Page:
By Ching-Fu Lin
About a month ago, Jensen Farms pleaded guilty to federal criminal charges for introducing adulterated food into the nation’s food supply via interstate commerce. In 2011, cantaloupes produced by Jensen Farms resulted in a listeria outbreak that spread across 28 states, killed 33 people, and sickened hundreds. The now bankrupt and out of business owners—brothers Eric and Ryan Jensen—are to be sentenced in January 2014.
The Jensens took responsibility for one of the deadliest food safety outbreaks in the United States, but they also turned around to sue Primus Labs, a food safety audit firm. The brothers allege that Primus Labs acted negligently, breached its contractual obligations, and engaged in deceptive trade practices in performing third-party audits on the farmlands and packing house. Merely weeks before the outbreak, Primus Labs sent one of its subcontractors (Bio Food Safety) to Jensen Farms to perform a third-party audit. After the audit, Bio Food Safety gave Jensen Farms a “superior” rating with an almost impeccable score of 96 out of 100, which was later found by the Food and Drug Administration (FDA) to be “seriously deficient in its inspection and findings.” As claimed by the Jensens, Bio Food Safety failed to observe several practices that were in violation of Primus Labs’ standards and relevant FDA guidelines or to inform them of any microbiological risk. Despite these deficiencies, Jensen Farms cantaloupes were “Primus Certified” and entered into the retail market.
The Jensen Farms case raises questions on the credibility of third-party audits and certifications in the area of food safety.
Many large retailers (such as Wal-Mart and Costco in the Jensen Farms case) require their upstream suppliers to have third-party food safety audits and certifications. The purpose behind the requirement is to avoid legal liability, reduce reputational risks, and also to fuel product sales. Therefore, third-party audits and certifications serve as both a safety/quality control and a marketing tool.
In an ideal market, both suppliers and buyers are fully informed in making decisions to exchange homogeneous products. In reality, however, goods are not homogeneous and buyers are not always well informed. This is particularly true for the food sector characterized by varying risks, complex processing, biotechnology, and global sourcing. According to Albersmeier et al., while some qualities are easily ascertained (e.g., shelf life, appearance, smell, or freshness), whether a food product is “safe” (or possessing other “credence qualities”— such as GMO, cage-free, organic, and pesticide-free) cannot be easily known by consumers or procurers at the time of purchase. Such information asymmetry is one of the root causes for the market failure in contemporary food safety regulation, since the public authority does not have the resources to test comprehensively and food suppliers are incentivized to go easy with safety to minimize production costs. Therefore, large retailers require growers and producers to be inspected and verified to meet safety standards; and consumers look for reliable certification labels as quality signals while grocery shopping. As rightly pointed out by Albersmeier et al., the key function of third-party audits and certifications is to reduce such information asymmetry.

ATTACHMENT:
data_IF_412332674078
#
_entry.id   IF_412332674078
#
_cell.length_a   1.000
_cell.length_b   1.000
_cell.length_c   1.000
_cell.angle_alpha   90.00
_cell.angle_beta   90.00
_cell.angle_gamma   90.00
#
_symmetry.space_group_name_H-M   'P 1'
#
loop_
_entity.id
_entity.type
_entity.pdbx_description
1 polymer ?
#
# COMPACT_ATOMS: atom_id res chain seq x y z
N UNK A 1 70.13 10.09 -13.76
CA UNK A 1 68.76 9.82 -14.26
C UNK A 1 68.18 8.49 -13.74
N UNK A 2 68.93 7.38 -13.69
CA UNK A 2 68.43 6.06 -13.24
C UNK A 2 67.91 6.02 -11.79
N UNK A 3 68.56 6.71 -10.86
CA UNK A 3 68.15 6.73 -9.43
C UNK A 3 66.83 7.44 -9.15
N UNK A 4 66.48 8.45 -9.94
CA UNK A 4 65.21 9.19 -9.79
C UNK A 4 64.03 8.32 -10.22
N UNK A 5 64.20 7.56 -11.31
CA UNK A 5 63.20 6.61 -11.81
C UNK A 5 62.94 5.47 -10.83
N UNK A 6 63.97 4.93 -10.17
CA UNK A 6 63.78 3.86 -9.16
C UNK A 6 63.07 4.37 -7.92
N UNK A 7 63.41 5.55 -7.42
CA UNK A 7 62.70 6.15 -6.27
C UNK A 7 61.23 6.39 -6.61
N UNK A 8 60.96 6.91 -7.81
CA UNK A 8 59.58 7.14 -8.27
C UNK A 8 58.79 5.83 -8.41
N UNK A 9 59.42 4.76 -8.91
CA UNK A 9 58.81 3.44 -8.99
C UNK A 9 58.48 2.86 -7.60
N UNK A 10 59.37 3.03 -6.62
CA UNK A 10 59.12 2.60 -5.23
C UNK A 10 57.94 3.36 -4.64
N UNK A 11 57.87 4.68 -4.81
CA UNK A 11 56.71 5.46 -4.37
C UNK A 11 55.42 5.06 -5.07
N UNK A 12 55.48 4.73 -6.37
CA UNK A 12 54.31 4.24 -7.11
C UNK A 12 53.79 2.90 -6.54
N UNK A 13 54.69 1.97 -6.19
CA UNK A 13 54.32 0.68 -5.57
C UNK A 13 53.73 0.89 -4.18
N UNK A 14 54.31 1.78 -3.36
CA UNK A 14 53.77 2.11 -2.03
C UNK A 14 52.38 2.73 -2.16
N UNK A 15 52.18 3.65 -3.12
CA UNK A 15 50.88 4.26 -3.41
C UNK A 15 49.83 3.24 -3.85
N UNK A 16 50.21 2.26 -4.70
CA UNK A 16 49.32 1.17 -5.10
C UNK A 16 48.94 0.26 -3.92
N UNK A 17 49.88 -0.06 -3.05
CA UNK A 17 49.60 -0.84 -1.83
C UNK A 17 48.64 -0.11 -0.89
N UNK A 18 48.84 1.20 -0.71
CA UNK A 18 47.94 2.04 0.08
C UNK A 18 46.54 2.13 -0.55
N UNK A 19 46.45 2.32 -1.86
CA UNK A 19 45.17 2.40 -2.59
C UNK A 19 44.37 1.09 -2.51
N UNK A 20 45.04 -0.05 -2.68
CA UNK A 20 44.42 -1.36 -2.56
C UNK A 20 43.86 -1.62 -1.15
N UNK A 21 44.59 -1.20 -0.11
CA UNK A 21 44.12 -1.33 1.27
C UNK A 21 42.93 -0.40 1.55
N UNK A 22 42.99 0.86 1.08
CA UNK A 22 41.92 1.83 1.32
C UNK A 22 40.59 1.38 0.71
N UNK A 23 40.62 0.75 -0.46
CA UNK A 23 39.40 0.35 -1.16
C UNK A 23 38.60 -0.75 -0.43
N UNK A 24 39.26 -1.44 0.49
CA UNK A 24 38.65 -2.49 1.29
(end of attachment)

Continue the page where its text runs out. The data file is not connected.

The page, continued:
But how can we be sure that the auditor and the audited do their jobs? Many commentators have pointed out the problematic agency-client relationship between the third-party auditing firm and the company to be inspected. As the company to be audited selects the auditor and pays the certification fees, and numerous auditors are competing for clients, it is rational to expect that auditing firms would cut corners instead of living up to the highest safety standards. There is, in effect, a race to the bottom due to a conflict of interests. In addition, given the rapid but young expansion of the third-party audit and certification business, there might not be enough well-trained and experienced expert auditors in the industry. This may result in the crucial problem of “checklist governance”—where unprofessional auditors simply stick to a formalistic checklist (for business efficiency reasons) without paying attention to material deficiencies or special risk circumstances of the industry/sector. Consequently, a regulatory failure may surface because of a state which I call “second-level information asymmetry.” “Second-level information asymmetry” exists where the buyer uses the auditor to cure the first-level information asymmetry between the buyer and the supplier, but in the end fail to even know if the auditor lives up to his responsibilities.
Third-party audits and certification have numerous merits in constructing a food safety regulatory framework based on supply chain control and prevention, but they also face serious challenges that may undermine the overall effectiveness. Under the new Food Safety Modernization Act, although the FDA has proposed new rules to implement Title III for accreditation and monitoring of third-party auditors of imported food products, there is nothing on the regulation of domestic auditors. As third-party audits and certification will continue to develop as an integral and indispensable part of modern food safety regulation, an FDA rule or guideline that addresses the abovementioned issues seems desirable.